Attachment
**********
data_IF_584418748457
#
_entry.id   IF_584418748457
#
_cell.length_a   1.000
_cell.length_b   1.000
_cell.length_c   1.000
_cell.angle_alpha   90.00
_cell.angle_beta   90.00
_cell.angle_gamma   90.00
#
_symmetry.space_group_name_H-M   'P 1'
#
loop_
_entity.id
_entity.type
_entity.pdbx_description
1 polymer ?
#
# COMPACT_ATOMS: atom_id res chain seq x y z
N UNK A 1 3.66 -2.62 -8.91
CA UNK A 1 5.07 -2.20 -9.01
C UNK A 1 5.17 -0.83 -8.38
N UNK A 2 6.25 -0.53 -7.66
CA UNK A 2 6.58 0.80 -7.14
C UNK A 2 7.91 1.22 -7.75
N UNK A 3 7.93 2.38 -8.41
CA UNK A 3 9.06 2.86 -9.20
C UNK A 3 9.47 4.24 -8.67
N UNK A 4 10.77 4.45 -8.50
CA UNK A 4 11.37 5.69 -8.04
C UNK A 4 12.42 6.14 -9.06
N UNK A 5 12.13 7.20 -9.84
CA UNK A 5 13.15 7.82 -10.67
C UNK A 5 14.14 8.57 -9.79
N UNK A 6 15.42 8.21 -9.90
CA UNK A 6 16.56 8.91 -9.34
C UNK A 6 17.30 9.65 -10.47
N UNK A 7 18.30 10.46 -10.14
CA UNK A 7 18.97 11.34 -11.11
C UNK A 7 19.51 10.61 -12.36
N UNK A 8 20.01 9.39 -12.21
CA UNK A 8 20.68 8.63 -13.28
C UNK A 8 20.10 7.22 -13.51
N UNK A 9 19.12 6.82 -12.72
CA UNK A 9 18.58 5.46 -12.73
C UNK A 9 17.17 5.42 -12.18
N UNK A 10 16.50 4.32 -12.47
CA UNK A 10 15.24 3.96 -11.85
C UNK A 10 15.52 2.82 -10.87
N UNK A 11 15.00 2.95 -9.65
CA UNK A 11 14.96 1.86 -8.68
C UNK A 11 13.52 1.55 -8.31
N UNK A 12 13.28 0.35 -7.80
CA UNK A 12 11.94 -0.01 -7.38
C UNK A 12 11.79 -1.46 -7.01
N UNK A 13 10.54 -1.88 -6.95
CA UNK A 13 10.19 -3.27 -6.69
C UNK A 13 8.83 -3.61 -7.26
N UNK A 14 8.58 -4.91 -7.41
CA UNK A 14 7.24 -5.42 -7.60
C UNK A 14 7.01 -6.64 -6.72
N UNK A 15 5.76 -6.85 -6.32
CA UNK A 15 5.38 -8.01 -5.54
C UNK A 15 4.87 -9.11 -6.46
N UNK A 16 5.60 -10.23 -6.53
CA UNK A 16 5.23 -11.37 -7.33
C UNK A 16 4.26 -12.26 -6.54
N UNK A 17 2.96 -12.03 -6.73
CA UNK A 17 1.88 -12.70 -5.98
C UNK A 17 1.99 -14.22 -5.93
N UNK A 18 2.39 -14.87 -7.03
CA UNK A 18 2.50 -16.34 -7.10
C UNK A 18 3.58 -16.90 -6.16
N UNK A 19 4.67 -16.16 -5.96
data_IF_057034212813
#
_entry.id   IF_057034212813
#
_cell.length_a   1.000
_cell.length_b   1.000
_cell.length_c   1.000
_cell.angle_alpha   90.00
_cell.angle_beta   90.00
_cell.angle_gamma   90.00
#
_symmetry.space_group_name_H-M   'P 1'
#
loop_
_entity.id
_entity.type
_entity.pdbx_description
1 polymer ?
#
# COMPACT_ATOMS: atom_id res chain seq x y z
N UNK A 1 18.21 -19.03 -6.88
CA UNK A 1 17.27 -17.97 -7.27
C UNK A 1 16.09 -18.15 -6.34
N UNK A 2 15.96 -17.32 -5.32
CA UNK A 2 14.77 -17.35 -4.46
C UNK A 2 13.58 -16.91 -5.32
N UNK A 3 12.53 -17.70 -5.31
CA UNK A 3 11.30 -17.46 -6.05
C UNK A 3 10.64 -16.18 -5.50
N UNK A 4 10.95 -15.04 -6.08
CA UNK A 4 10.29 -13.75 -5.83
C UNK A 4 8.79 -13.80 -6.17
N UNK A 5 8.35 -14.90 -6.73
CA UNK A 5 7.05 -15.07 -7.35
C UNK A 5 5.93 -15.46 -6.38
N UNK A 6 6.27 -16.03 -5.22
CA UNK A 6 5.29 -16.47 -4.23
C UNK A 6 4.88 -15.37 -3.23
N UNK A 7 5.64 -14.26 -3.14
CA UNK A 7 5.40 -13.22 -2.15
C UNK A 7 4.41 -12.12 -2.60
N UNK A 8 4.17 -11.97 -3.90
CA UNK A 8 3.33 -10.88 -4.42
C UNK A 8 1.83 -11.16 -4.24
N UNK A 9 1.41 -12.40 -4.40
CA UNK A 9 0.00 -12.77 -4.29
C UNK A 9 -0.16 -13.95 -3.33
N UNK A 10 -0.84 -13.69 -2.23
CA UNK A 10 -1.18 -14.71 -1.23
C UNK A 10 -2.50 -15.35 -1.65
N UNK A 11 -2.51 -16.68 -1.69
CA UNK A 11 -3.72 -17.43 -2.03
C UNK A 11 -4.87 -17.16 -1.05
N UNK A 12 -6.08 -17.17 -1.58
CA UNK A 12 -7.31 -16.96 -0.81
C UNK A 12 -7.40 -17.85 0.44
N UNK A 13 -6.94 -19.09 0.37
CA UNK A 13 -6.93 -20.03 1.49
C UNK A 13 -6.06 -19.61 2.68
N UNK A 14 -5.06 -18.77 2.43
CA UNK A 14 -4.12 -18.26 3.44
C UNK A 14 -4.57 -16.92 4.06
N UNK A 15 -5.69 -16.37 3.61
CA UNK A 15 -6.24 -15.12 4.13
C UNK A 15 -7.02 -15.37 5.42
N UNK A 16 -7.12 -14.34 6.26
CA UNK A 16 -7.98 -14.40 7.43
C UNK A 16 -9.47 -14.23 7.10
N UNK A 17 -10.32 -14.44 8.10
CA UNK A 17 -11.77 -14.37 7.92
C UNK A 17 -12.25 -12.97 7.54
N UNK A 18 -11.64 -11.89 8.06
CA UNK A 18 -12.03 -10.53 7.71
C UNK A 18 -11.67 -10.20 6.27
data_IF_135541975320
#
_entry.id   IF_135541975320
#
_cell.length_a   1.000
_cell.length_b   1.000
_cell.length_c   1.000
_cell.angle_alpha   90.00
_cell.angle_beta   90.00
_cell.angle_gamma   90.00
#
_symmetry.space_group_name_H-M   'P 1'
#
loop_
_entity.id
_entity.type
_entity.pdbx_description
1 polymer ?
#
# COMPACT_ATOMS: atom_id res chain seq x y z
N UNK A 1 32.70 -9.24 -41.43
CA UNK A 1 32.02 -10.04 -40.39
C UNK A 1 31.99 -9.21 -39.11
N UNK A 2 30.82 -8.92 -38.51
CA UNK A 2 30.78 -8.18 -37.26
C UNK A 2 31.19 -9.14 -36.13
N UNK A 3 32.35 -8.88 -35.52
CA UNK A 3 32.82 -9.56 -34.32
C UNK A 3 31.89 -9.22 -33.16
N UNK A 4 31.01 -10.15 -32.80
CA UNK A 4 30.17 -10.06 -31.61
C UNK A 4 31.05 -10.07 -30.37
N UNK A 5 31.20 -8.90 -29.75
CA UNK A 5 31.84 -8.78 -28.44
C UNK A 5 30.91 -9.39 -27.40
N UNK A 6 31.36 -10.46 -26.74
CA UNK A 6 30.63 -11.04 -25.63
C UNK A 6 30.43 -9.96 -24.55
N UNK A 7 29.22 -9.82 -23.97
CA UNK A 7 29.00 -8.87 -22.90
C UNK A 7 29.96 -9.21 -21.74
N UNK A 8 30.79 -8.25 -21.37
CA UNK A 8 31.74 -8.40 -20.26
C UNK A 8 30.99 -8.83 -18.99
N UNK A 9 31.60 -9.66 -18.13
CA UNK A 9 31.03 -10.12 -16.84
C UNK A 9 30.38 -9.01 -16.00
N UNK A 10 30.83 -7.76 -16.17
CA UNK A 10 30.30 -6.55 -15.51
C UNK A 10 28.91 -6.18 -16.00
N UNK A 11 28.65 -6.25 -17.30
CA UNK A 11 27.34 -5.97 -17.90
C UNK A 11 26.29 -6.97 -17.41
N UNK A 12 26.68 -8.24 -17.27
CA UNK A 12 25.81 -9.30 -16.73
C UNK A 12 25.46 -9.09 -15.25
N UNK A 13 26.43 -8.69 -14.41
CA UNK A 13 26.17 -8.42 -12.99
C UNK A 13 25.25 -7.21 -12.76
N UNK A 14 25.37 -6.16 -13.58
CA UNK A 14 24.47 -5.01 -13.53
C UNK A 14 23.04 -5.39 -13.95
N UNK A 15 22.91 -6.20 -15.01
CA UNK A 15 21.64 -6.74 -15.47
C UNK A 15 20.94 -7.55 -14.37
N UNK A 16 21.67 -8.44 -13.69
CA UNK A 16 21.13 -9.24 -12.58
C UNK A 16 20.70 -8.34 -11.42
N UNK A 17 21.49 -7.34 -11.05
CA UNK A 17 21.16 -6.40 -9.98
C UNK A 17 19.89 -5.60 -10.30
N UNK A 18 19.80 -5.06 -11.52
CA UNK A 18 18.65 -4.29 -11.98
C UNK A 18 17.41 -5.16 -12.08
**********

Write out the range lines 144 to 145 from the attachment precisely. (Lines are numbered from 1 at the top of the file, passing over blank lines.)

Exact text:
N UNK A 17 -10.32 -14.44 8.10
CA UNK A 17 -11.77 -14.37 7.92